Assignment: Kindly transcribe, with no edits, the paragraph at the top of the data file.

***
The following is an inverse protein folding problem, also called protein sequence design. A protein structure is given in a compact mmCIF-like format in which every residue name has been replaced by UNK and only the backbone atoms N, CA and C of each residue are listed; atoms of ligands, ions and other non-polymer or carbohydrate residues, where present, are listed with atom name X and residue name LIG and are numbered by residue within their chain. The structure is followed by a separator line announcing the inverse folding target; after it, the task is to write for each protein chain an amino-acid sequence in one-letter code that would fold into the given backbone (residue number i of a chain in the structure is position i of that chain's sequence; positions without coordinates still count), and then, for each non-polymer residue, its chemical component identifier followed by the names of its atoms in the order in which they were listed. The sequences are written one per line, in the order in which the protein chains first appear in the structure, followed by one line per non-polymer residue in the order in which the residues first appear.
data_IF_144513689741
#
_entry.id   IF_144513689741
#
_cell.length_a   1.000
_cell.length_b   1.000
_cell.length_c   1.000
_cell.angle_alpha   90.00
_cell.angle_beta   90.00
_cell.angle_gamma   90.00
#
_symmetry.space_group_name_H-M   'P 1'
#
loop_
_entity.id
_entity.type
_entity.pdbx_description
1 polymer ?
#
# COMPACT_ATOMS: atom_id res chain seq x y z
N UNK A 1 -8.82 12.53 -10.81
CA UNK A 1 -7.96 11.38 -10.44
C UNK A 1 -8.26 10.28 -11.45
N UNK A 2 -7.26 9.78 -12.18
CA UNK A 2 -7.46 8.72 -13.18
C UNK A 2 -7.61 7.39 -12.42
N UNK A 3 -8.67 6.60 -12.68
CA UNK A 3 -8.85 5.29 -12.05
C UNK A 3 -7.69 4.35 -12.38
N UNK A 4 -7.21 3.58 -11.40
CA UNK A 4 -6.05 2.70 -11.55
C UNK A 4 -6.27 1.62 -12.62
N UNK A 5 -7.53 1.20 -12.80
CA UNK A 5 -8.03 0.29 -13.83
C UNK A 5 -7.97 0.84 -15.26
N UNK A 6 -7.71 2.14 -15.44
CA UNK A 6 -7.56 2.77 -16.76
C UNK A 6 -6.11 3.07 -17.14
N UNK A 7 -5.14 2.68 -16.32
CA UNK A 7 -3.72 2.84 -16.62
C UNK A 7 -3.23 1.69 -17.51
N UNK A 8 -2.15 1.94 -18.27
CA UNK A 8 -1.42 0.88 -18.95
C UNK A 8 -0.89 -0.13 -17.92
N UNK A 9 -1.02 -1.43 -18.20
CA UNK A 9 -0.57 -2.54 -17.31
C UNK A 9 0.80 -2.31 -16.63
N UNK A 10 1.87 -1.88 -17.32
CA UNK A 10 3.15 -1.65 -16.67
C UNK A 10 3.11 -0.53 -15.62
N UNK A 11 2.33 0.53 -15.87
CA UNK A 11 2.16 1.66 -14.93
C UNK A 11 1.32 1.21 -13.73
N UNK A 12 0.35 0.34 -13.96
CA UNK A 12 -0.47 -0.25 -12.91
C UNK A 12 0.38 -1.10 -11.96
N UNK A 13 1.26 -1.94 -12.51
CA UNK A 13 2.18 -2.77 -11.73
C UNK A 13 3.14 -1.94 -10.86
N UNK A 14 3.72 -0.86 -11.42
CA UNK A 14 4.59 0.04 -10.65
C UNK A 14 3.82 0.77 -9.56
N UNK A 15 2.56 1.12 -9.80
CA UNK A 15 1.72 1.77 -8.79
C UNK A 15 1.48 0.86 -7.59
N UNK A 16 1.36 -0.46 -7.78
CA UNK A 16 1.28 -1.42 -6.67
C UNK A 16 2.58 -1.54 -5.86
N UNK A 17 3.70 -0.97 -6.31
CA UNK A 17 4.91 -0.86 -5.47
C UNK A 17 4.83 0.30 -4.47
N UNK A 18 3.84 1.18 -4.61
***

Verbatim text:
The following is an inverse protein folding problem, also called protein sequence design. A protein structure is given in a compact mmCIF-like format in which every residue name has been replaced by UNK and only the backbone atoms N, CA and C of each residue are listed; atoms of ligands, ions and other non-polymer or carbohydrate residues, where present, are listed with atom name X and residue name LIG and are numbered by residue within their chain. The structure is followed by a separator line announcing the inverse folding target; after it, the task is to write for each protein chain an amino-acid sequence in one-letter code that would fold into the given backbone (residue number i of a chain in the structure is position i of that chain's sequence; positions without coordinates still count), and then, for each non-polymer residue, its chemical component identifier followed by the names of its atoms in the order in which they were listed. The sequences are written one per line, in the order in which the protein chains first appear in the structure, followed by one line per non-polymer residue in the order in which the residues first appear.